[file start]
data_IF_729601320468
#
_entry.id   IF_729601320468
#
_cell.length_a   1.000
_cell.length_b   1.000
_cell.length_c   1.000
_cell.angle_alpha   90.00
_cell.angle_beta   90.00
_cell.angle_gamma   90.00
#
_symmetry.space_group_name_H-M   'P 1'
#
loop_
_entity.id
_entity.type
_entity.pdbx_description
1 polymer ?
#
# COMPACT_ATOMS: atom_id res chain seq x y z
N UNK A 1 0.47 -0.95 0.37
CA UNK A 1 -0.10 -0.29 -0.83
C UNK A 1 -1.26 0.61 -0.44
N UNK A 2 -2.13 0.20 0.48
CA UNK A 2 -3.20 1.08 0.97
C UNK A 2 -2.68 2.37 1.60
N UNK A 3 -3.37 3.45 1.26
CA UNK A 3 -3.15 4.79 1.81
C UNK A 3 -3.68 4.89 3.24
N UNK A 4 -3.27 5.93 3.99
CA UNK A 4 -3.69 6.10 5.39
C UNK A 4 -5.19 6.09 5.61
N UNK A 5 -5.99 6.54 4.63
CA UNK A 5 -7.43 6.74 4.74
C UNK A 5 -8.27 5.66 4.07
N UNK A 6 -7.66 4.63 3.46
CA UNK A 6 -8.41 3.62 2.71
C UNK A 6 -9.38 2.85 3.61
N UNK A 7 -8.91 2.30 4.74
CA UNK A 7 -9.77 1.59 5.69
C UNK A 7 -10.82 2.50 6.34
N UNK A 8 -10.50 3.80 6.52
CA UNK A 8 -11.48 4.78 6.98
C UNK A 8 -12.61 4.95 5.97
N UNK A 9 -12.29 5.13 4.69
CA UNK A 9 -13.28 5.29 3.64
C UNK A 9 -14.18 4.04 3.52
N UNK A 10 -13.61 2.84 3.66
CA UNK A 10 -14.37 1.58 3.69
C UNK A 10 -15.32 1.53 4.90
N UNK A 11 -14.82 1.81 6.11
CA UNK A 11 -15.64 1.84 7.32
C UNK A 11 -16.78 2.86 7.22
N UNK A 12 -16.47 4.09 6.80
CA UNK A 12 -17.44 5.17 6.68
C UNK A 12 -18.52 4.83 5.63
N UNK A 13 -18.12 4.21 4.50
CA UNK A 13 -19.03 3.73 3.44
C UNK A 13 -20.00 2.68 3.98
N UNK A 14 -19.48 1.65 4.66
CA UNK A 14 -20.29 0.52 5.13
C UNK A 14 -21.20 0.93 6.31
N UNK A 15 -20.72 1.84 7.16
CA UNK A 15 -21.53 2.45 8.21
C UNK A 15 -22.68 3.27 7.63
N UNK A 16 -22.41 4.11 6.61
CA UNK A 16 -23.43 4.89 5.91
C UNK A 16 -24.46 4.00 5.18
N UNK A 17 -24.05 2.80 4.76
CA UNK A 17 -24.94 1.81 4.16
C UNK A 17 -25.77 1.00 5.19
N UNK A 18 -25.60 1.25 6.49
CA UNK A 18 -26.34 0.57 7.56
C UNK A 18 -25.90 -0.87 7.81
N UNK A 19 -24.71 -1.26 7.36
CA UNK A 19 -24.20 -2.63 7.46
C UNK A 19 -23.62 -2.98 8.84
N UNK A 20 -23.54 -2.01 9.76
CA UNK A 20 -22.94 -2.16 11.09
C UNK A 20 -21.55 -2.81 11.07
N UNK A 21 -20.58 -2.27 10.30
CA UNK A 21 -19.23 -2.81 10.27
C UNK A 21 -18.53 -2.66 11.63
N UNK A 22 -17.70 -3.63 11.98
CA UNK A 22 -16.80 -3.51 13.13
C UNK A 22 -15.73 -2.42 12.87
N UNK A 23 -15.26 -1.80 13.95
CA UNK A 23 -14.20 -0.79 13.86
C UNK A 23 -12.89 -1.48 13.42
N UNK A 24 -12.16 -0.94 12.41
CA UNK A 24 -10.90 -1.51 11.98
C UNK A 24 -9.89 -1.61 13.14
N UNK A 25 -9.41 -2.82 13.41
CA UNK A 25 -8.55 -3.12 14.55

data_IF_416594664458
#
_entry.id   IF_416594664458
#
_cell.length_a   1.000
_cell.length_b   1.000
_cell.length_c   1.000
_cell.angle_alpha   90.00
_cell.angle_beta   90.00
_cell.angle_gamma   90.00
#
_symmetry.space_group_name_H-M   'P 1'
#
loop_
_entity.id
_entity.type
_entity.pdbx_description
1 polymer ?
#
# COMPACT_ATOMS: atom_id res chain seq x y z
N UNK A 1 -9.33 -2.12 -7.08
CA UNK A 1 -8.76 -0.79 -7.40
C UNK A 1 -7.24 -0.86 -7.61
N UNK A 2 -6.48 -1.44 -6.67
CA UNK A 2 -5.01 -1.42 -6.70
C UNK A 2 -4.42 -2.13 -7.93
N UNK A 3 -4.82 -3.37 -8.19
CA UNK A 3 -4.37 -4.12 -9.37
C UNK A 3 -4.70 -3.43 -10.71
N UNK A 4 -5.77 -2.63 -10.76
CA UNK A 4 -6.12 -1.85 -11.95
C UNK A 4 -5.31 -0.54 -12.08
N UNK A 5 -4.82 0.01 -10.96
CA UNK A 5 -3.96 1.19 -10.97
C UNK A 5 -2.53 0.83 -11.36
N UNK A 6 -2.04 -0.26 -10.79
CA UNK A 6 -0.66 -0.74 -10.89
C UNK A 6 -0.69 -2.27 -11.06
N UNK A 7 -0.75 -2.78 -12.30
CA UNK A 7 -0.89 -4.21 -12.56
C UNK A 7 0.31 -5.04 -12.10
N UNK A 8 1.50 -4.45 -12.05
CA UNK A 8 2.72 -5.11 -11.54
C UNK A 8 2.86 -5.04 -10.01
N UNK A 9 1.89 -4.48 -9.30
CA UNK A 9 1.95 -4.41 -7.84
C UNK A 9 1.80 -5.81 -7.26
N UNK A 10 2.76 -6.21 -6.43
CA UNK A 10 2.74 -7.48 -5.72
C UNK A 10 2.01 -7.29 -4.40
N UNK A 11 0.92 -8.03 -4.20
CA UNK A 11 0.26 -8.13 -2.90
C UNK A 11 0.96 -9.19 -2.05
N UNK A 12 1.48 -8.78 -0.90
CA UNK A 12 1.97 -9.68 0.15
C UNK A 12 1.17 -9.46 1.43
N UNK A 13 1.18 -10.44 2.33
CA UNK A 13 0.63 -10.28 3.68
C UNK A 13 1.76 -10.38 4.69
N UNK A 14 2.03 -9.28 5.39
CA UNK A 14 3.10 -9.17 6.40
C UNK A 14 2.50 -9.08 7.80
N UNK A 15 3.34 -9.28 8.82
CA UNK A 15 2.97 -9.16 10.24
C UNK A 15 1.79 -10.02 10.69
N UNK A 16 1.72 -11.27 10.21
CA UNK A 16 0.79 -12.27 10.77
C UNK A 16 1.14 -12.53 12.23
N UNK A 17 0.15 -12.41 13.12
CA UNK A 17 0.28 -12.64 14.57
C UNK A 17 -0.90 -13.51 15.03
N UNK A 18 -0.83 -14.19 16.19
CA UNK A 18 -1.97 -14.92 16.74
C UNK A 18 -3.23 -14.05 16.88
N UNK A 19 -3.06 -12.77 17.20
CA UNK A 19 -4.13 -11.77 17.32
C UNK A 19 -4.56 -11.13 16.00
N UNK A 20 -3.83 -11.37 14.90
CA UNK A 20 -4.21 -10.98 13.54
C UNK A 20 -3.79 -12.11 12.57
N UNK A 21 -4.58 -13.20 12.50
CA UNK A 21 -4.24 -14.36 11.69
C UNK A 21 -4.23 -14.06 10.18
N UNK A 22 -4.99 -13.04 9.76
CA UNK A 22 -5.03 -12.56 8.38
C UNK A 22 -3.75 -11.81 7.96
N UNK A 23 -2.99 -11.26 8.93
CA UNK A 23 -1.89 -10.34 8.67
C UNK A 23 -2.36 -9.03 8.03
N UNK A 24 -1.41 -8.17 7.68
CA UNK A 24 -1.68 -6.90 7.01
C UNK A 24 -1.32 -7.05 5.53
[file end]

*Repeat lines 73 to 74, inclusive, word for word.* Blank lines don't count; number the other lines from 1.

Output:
CA UNK A 18 -26.34 0.57 7.56
C UNK A 18 -25.90 -0.87 7.81